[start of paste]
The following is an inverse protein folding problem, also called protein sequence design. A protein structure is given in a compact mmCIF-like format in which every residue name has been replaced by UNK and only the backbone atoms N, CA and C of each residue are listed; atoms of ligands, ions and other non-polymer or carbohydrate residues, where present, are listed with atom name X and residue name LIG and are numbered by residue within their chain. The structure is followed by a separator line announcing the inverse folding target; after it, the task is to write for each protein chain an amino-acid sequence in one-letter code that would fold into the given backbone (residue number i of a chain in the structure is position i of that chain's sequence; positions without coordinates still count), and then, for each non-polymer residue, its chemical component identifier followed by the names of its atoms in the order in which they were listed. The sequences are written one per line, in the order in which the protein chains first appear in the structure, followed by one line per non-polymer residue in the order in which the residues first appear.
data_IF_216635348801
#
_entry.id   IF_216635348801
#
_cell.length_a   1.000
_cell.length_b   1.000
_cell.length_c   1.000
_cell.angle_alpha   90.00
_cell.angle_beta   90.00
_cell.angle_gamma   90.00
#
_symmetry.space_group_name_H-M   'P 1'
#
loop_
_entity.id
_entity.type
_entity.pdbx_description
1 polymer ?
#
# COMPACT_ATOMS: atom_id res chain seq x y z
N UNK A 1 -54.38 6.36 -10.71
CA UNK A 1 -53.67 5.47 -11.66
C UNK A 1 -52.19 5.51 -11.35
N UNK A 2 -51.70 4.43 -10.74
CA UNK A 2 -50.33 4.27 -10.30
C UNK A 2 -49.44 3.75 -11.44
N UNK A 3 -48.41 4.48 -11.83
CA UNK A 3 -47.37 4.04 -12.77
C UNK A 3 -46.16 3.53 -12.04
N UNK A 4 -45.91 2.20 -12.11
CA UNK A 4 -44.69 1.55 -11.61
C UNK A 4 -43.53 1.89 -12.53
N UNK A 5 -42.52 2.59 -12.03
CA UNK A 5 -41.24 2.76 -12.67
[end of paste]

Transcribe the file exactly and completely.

The following is an inverse protein folding problem, also called protein sequence design. A protein structure is given in a compact mmCIF-like format in which every residue name has been replaced by UNK and only the backbone atoms N, CA and C of each residue are listed; atoms of ligands, ions and other non-polymer or carbohydrate residues, where present, are listed with atom name X and residue name LIG and are numbered by residue within their chain. The structure is followed by a separator line announcing the inverse folding target; after it, the task is to write for each protein chain an amino-acid sequence in one-letter code that would fold into the given backbone (residue number i of a chain in the structure is position i of that chain's sequence; positions without coordinates still count), and then, for each non-polymer residue, its chemical component identifier followed by the names of its atoms in the order in which they were listed. The sequences are written one per line, in the order in which the protein chains first appear in the structure, followed by one line per non-polymer residue in the order in which the residues first appear.
data_IF_216635348801
#
_entry.id   IF_216635348801
#
_cell.length_a   1.000
_cell.length_b   1.000
_cell.length_c   1.000
_cell.angle_alpha   90.00
_cell.angle_beta   90.00
_cell.angle_gamma   90.00
#
_symmetry.space_group_name_H-M   'P 1'
#
loop_
_entity.id
_entity.type
_entity.pdbx_description
1 polymer ?
#
# COMPACT_ATOMS: atom_id res chain seq x y z
N UNK A 1 -54.38 6.36 -10.71
CA UNK A 1 -53.67 5.47 -11.66
C UNK A 1 -52.19 5.51 -11.35
N UNK A 2 -51.70 4.43 -10.74
CA UNK A 2 -50.33 4.27 -10.30
C UNK A 2 -49.44 3.75 -11.44
N UNK A 3 -48.41 4.48 -11.83
CA UNK A 3 -47.37 4.04 -12.77
C UNK A 3 -46.16 3.53 -12.04
N UNK A 4 -45.91 2.20 -12.11
CA UNK A 4 -44.69 1.55 -11.61
C UNK A 4 -43.53 1.89 -12.53
N UNK A 5 -42.52 2.59 -12.03
CA UNK A 5 -41.24 2.76 -12.67